Skip to comments.Half a million Mac computers 'infected with malware'
Posted on 04/05/2012 8:45:23 AM PDT by null and void
An investigation by Dr Web suggests that about 600,000 Macs have the malware - potentially allowing them to be hijacked and used as a "botnet".
It says that more than half that number are in the US.
Flashback was first detected last September when anti-virus researchers flagged software masquerading itself as a Flash Player update. Once downloaded it deactivated some of the computer's security software.
"By introducing the code criminals are potentially able to control the machine," the firm's chief executive Boris Sharov told the BBC.
"We stress the word potential as we have never seen any malicious activity since we hijacked the botnet to take it out of criminals' hands. However, we know people create viruses to get money.
"The largest amounts of bots - based on the IP addresses we identified - are in the US, Canada, UK and Australia, so it appears to have targeted English-speaking people."
Dr Web also notes that 274 of the infected computers it detected appeared to be located in Cupertino, California - home to Apple's headquarters.
Apple released its own "security update" on Wednesday - more than eight weeks later. It can be triggered by clicking on the software update icon in the computer's system preferences panel.
The security firm F-Secure has also posted detailed instructions about how to confirm if a machine is infected and how to remove the Trojan.
Although Apple's system software limits the actions its computers can take without requesting their users' permission, some security analysts suggest this latest incident highlights the fact that the machines are not invulnerable.
"People used to say that Apple computers, unlike Windows PCs, can't ever be infected - but it's a myth," said Timur Tsoriev, an analyst at Kaspersky Lab.
Apple could not provide a statement at this time.
(Excerpt) Read more at bbc.co.uk ...
If the error doesn’t return you should follow the instructions here:
If the error doesnt return you should follow the instructions here:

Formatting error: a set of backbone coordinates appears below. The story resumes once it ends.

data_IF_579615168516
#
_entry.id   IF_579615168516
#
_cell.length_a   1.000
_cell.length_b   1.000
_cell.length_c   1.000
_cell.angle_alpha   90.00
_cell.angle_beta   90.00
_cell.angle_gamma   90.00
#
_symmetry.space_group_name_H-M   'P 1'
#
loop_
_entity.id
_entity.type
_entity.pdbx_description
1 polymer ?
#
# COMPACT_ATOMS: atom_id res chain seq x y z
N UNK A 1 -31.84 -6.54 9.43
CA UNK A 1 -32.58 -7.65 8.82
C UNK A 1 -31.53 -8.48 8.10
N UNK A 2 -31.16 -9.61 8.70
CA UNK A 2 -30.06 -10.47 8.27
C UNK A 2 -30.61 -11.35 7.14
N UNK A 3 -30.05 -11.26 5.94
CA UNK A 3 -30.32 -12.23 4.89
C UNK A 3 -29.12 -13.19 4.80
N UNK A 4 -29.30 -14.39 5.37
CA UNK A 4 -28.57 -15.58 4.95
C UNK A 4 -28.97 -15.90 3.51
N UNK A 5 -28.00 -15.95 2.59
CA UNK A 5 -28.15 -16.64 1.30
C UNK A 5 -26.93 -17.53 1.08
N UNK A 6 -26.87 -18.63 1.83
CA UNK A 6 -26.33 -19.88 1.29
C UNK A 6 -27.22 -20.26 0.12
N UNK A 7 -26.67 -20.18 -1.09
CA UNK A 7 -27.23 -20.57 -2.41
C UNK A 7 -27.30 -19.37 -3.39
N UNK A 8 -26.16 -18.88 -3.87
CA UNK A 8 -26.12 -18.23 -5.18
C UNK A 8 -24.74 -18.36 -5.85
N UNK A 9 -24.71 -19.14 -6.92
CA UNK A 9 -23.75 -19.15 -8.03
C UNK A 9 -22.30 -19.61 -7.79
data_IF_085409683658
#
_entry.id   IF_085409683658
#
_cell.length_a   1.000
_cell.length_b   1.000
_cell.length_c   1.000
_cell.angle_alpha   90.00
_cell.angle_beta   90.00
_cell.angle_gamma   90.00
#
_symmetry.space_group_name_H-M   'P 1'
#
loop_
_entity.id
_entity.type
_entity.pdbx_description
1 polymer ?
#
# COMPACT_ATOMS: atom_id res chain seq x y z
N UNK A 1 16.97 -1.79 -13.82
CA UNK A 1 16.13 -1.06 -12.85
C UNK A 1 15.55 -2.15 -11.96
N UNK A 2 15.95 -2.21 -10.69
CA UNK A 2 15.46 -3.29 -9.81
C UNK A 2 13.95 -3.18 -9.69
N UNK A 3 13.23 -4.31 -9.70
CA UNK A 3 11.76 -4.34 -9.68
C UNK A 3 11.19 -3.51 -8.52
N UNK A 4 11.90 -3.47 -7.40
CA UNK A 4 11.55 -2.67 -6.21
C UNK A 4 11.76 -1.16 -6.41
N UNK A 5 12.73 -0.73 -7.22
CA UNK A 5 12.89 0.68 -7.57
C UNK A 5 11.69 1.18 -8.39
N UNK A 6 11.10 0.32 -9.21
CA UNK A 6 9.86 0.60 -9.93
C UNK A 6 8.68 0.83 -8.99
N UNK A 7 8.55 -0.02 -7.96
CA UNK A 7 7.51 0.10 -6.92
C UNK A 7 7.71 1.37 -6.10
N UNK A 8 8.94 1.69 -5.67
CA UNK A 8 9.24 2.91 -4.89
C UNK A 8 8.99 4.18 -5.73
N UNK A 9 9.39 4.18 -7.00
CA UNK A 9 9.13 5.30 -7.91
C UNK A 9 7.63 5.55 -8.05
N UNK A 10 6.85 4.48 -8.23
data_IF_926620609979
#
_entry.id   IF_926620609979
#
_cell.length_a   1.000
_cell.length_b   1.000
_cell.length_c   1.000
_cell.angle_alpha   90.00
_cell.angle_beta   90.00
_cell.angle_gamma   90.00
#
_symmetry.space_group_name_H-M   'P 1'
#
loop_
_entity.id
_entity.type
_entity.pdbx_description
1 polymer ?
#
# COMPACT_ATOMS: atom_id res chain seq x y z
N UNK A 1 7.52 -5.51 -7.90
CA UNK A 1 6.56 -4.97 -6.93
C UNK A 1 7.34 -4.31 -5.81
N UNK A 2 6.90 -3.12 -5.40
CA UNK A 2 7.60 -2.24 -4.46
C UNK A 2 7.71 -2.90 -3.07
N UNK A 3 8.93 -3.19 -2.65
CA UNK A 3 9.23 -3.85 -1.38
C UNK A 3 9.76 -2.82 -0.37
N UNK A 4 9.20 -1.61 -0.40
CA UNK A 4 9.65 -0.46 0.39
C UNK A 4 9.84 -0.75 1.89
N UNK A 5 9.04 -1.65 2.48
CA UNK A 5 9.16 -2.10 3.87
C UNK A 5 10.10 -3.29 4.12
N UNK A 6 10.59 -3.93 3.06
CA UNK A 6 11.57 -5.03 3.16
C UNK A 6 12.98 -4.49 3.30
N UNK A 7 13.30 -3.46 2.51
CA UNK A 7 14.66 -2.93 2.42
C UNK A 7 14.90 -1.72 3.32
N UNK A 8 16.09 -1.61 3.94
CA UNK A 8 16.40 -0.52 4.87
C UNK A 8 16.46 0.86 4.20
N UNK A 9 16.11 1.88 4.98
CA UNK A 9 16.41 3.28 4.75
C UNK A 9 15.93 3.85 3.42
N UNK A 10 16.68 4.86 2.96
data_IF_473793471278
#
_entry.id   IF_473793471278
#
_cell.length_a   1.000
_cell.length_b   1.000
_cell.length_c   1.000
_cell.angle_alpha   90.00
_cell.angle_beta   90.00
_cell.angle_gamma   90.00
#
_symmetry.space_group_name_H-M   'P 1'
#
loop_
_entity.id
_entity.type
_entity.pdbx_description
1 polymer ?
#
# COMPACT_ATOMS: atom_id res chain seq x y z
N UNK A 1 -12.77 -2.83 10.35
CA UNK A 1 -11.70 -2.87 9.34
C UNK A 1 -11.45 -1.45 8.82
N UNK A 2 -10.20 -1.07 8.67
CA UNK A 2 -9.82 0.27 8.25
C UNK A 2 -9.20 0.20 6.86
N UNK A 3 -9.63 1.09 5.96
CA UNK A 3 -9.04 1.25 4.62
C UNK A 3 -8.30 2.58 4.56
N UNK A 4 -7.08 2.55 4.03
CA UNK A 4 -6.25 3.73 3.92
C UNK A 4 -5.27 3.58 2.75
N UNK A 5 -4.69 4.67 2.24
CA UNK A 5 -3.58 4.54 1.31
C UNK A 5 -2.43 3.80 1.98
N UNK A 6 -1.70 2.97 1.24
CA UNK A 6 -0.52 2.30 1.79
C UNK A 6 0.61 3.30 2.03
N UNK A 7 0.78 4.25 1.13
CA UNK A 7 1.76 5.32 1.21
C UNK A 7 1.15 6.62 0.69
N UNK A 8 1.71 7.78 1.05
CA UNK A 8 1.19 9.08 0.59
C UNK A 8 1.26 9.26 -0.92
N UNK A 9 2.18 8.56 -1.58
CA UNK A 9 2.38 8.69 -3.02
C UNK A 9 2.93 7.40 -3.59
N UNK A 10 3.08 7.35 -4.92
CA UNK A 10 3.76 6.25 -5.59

According to your link:
On execution, the malware checks if the following path exists in the system:
- /Library/Little Snitch
- /Applications/VirusBarrier X6.app
- /Applications/Packet Peeper.app
If any of these are found, the malware will skip the rest of its routine and proceed to delete itself.
So, it would appear the malware regards the letter X in Xcode the way the devil regards crossed forearms? That's good to know, LOL!
They still are once again you have to allow this to download and install on your computer.If I see something pop up I never let t install and will go directly to the site to see f there are updates.
Not Possible! Swordmaker and the macbots have told me that only windows gets stuff like this.
Where as I have always asserted once Macs become more popular (which they now have) they will have more attacks.
I wonder who was right?
From the Article:
“Later versions of the malware exploited weaknesses in the Java programming language to allow the code to be installed from bogus sites without the user’s permission. “
From the article:
“Java’s developer, Oracle, issued a fix to the vulnerability on 14 February, but this did not work on Macintoshes as Apple manages Java updates to its computers.
Apple released its own “security update” on Wednesday - more than eight weeks later. It can be triggered by clicking on the software update icon in the computer’s system preferences panel.”
So if Apple allowed java to be updated by Oracle then this wouldn’t have been as widespread of an issue. Very interesting.
I wonder why Apple took so long to patch this vulnerability? Maybe they should stick to making hardware and leave the software to the pros.
Thanks for the ping.
Shadow Ace...this is definitely worthy of the tech ping.
Number of Macs infected came from an AV company--take that for what it's worth.
Um. You’re “laughing your tookis off” because Windows has lost market share? OK.
Please, keep using your Windows machine. That way, I’ll have the competitive advantage.
A *RUSSIAN* AV company.
You Mac owners lied!
It sounds like you got it.
After following the instructions, ‘ libgmalloc.dylib ‘ is now gone.
No unusual activity on any C.C., no account hijackings, no PW changes,etc.